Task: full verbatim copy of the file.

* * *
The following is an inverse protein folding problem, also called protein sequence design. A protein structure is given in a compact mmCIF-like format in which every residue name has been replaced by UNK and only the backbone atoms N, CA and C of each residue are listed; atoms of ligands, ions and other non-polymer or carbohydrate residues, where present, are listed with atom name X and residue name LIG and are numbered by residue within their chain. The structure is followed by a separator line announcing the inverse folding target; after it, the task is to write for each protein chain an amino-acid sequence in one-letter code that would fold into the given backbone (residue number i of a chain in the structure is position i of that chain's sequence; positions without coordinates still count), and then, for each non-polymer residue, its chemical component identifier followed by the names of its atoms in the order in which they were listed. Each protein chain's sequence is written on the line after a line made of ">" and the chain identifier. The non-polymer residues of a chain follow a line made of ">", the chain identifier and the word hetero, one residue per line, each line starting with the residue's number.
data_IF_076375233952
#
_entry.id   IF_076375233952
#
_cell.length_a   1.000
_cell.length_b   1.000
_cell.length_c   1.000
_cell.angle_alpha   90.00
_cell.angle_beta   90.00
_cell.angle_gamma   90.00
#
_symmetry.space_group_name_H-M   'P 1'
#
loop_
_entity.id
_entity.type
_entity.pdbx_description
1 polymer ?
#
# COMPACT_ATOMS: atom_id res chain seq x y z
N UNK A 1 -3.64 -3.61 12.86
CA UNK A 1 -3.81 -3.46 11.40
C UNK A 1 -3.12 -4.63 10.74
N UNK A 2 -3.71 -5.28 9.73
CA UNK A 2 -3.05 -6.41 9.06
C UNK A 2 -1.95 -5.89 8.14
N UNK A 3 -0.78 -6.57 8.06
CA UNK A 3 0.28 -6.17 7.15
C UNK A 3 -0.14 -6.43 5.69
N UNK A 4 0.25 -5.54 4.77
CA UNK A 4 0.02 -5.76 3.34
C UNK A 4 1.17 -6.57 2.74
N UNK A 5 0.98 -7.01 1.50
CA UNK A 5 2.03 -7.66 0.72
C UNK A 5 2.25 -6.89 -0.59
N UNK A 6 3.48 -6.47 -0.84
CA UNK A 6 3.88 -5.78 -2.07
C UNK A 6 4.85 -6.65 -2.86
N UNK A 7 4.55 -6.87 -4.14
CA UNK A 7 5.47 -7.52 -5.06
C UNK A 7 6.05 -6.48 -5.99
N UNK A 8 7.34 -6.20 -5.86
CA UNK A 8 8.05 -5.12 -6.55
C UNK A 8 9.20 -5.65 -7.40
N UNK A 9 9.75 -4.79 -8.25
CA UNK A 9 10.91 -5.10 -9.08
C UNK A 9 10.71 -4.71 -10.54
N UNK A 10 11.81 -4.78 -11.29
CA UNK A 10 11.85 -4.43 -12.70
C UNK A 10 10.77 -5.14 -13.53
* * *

The following is an inverse protein folding problem, also called protein sequence design. A protein structure is given in a compact mmCIF-like format in which every residue name has been replaced by UNK and only the backbone atoms N, CA and C of each residue are listed; atoms of ligands, ions and other non-polymer or carbohydrate residues, where present, are listed with atom name X and residue name LIG and are numbered by residue within their chain. The structure is followed by a separator line announcing the inverse folding target; after it, the task is to write for each protein chain an amino-acid sequence in one-letter code that would fold into the given backbone (residue number i of a chain in the structure is position i of that chain's sequence; positions without coordinates still count), and then, for each non-polymer residue, its chemical component identifier followed by the names of its atoms in the order in which they were listed. Each protein chain's sequence is written on the line after a line made of ">" and the chain identifier. The non-polymer residues of a chain follow a line made of ">", the chain identifier and the word hetero, one residue per line, each line starting with the residue's number.
data_IF_076375233952
#
_entry.id   IF_076375233952
#
_cell.length_a   1.000
_cell.length_b   1.000
_cell.length_c   1.000
_cell.angle_alpha   90.00
_cell.angle_beta   90.00
_cell.angle_gamma   90.00
#
_symmetry.space_group_name_H-M   'P 1'
#
loop_
_entity.id
_entity.type
_entity.pdbx_description
1 polymer ?
#
# COMPACT_ATOMS: atom_id res chain seq x y z
N UNK A 1 -3.64 -3.61 12.86
CA UNK A 1 -3.81 -3.46 11.40
C UNK A 1 -3.12 -4.63 10.74
N UNK A 2 -3.71 -5.28 9.73
CA UNK A 2 -3.05 -6.41 9.06
C UNK A 2 -1.95 -5.89 8.14
N UNK A 3 -0.78 -6.57 8.06
CA UNK A 3 0.28 -6.17 7.15
C UNK A 3 -0.14 -6.43 5.69
N UNK A 4 0.25 -5.54 4.77
CA UNK A 4 0.02 -5.76 3.34
C UNK A 4 1.17 -6.57 2.74
N UNK A 5 0.98 -7.01 1.50
CA UNK A 5 2.03 -7.66 0.72
C UNK A 5 2.25 -6.89 -0.59
N UNK A 6 3.48 -6.47 -0.84
CA UNK A 6 3.88 -5.78 -2.07
C UNK A 6 4.85 -6.65 -2.86
N UNK A 7 4.55 -6.87 -4.14
CA UNK A 7 5.47 -7.52 -5.06
C UNK A 7 6.05 -6.48 -5.99
N UNK A 8 7.34 -6.20 -5.86
CA UNK A 8 8.05 -5.12 -6.55
C UNK A 8 9.20 -5.65 -7.40
N UNK A 9 9.75 -4.79 -8.25
CA UNK A 9 10.91 -5.10 -9.08
C UNK A 9 10.71 -4.71 -10.54
N UNK A 10 11.81 -4.78 -11.29
CA UNK A 10 11.85 -4.43 -12.70
C UNK A 10 10.77 -5.14 -13.53